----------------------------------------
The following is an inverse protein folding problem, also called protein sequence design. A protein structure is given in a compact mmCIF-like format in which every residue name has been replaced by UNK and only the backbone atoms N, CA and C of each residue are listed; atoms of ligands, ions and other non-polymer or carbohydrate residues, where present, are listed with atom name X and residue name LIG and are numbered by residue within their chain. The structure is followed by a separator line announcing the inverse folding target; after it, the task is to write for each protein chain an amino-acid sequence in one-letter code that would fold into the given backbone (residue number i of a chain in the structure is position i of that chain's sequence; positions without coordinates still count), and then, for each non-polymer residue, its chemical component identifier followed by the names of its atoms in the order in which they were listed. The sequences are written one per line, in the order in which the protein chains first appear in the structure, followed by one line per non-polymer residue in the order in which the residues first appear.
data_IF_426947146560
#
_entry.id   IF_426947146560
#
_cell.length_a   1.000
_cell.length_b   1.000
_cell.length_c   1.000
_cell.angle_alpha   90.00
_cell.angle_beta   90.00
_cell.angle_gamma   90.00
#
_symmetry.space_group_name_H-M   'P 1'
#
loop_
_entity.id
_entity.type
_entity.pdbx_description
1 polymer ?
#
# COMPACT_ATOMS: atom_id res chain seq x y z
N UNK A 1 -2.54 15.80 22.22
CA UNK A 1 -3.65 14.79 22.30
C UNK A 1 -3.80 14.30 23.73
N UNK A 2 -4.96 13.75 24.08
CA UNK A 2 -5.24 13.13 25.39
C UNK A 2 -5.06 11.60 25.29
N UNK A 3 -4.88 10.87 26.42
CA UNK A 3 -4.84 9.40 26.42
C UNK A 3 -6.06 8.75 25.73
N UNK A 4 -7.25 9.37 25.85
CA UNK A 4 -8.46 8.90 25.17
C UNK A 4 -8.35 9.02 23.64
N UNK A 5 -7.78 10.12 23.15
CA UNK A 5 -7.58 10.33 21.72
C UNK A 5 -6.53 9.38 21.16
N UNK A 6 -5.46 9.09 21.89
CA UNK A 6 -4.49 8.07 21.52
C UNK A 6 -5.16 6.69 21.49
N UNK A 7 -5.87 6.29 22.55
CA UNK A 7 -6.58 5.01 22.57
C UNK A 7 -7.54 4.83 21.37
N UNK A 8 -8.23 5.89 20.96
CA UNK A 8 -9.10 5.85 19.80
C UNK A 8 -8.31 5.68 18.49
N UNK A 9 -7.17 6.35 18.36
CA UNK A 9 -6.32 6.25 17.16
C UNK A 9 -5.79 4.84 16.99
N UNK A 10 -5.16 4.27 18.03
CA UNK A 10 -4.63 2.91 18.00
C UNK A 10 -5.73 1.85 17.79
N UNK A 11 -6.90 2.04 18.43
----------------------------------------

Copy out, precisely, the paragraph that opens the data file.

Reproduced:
The following is an inverse protein folding problem, also called protein sequence design. A protein structure is given in a compact mmCIF-like format in which every residue name has been replaced by UNK and only the backbone atoms N, CA and C of each residue are listed; atoms of ligands, ions and other non-polymer or carbohydrate residues, where present, are listed with atom name X and residue name LIG and are numbered by residue within their chain. The structure is followed by a separator line announcing the inverse folding target; after it, the task is to write for each protein chain an amino-acid sequence in one-letter code that would fold into the given backbone (residue number i of a chain in the structure is position i of that chain's sequence; positions without coordinates still count), and then, for each non-polymer residue, its chemical component identifier followed by the names of its atoms in the order in which they were listed. The sequences are written one per line, in the order in which the protein chains first appear in the structure, followed by one line per non-polymer residue in the order in which the residues first appear.